Just transition: We need to manage the transition to more renewables, better storage and timing of electricity use, in a way which prioritises essential needs and the most vulnerable, and uses the electricity we have more efficiently.

Current data centre plans = more fossil fuel generation. Many current data centre plans, including the Ennis plan, involve either the data centre installing it’s own large-scale fossil fuel generation, or the grid being forced to procure fossil fuel generation to keep up with the data centre’s demand whenever it wants it. The Commission for Regulation of Utilities (CRU) recently issued a consultation paper recommending that data centres be obliged to adhere to “connection measures” to be flexible in their timing of use of grid electricity, but the paper fails to clearly distinguish between a) flexibility through storage, b) flexibility through matching real time electricity usage to the timing of the wind and sun, and c) flexibility through private data-centre operated fossil fuel generation. The first two can be compatible with decarbonisation, the last is not.

The greenwash trap. We need to be careful of data centres (and other businesses) claiming they are 100% renewable because they have purchased “guarantees of origin”. These are credits from renewable suppliers which are not even connected to the electricity grid the data centre is connected to, and which are not producing electricity at the time it is being used by the data centre. This is smoke-and-mirrors greenwash and doesn't do anything to prevent the Irish grid using fossil fuels. Instead, we need to focus on the "carbon intensity" of the grid they are using (the Irish grid), at the time they are using it. Carbon intensity means grams of CO2 equivalent emitted per kWh of electricity produced, and it can vary substantially according to the wind. Data centres should be required to use or store electricity when the carbon intensity is low, and minimise their use of the grid when there is a shortage of renewables like wind or solar. The true carbon intensity of electricity imports over inter-connectors should also be accounted for.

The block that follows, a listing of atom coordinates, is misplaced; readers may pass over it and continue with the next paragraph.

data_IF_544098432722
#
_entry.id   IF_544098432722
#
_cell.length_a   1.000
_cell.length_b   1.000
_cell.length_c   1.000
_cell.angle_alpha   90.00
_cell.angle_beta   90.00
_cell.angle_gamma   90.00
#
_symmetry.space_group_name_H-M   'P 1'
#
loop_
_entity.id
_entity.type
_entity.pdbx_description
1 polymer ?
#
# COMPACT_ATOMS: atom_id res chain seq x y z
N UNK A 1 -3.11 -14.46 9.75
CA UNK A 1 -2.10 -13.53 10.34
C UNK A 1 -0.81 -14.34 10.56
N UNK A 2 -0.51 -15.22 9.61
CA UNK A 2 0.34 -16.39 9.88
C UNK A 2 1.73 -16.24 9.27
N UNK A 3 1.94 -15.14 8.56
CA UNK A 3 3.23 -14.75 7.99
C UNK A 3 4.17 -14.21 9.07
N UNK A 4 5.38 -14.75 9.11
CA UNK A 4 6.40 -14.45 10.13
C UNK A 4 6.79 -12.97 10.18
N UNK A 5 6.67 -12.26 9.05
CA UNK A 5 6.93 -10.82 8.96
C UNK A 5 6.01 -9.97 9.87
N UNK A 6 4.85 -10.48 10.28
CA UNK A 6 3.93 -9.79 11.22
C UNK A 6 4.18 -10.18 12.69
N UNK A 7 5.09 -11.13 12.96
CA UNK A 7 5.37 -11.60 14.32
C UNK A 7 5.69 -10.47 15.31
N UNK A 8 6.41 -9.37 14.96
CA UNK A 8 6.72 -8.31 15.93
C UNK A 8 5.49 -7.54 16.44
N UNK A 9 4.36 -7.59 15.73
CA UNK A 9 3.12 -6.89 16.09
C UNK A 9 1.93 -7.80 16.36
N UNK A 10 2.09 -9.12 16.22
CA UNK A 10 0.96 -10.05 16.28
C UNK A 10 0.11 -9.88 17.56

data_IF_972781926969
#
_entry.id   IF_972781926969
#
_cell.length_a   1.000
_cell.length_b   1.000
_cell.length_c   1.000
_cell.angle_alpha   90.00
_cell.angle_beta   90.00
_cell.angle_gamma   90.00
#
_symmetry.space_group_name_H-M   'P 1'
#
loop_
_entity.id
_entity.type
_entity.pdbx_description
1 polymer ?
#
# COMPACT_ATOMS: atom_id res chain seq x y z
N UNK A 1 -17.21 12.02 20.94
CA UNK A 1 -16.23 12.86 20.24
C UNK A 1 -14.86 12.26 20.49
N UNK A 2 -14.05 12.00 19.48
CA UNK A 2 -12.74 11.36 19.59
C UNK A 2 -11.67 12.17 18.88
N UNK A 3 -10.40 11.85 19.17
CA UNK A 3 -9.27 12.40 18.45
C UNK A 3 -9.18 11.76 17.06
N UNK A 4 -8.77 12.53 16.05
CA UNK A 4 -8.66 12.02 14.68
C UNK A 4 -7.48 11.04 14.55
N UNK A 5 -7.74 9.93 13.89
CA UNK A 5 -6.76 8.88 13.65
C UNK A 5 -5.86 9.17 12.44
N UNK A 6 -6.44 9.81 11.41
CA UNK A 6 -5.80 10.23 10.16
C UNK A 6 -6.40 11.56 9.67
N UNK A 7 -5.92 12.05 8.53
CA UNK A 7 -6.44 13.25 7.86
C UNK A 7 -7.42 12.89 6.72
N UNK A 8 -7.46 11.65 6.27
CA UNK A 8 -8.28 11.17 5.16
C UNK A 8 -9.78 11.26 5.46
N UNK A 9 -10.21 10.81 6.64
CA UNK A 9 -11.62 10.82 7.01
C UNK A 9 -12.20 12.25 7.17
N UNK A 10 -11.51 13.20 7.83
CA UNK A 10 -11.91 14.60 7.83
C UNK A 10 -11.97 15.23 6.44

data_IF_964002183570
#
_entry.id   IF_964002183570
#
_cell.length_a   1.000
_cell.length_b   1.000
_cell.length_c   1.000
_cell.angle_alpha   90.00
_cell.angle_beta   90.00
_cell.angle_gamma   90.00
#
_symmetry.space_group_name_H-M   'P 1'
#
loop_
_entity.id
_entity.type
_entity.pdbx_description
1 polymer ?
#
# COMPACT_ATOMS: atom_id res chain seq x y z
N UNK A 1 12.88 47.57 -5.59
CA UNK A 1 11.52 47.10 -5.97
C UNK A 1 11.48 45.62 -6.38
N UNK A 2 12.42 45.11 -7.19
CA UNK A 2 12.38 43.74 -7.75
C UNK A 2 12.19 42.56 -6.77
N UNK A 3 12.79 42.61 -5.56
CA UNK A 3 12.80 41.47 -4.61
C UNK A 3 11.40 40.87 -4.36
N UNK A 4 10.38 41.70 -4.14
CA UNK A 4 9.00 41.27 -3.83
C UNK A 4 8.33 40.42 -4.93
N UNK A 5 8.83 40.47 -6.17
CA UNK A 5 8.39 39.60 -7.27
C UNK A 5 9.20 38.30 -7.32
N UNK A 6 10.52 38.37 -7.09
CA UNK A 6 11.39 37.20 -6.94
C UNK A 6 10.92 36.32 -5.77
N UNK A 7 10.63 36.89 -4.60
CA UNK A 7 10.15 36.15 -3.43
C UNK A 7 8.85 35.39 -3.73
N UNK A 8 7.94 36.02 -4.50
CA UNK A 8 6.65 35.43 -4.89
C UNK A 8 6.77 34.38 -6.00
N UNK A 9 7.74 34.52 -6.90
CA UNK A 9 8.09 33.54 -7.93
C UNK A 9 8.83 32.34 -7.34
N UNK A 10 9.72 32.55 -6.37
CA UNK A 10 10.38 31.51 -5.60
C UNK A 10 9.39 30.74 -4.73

Demands to data centres: Pre-conditions which can be set out for new data centre proposals include:

* No new fossil fuel burning infrastructure should be installed to power the data centre, either on or off site, either owned and operated by the data centre owner/operator or otherwise
* The data centre should be required to invest in renewable energy generation either on-site, or close by, on the grid it is connected to (ie the Irish grid), and locate in places where it is feasible to generate sufficient energy from renewables
* The data centre should be required to consume grid electricity at times when there is plentiful wind or other renewable energy on the grid relative to demand. To facilitate this, they may turn off servers and delay low priority computing tasks, and install batteries or other energy storage infrastructure.
* Data centres should not be allowed to run “mining” of bitcoin or other cryptocurrencies, which consume huge energy resources and have been banned in some jurisdictions already.

Ennis, Co. Clare, Ireland

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Updates

2021-09-01 21:32:49 +0100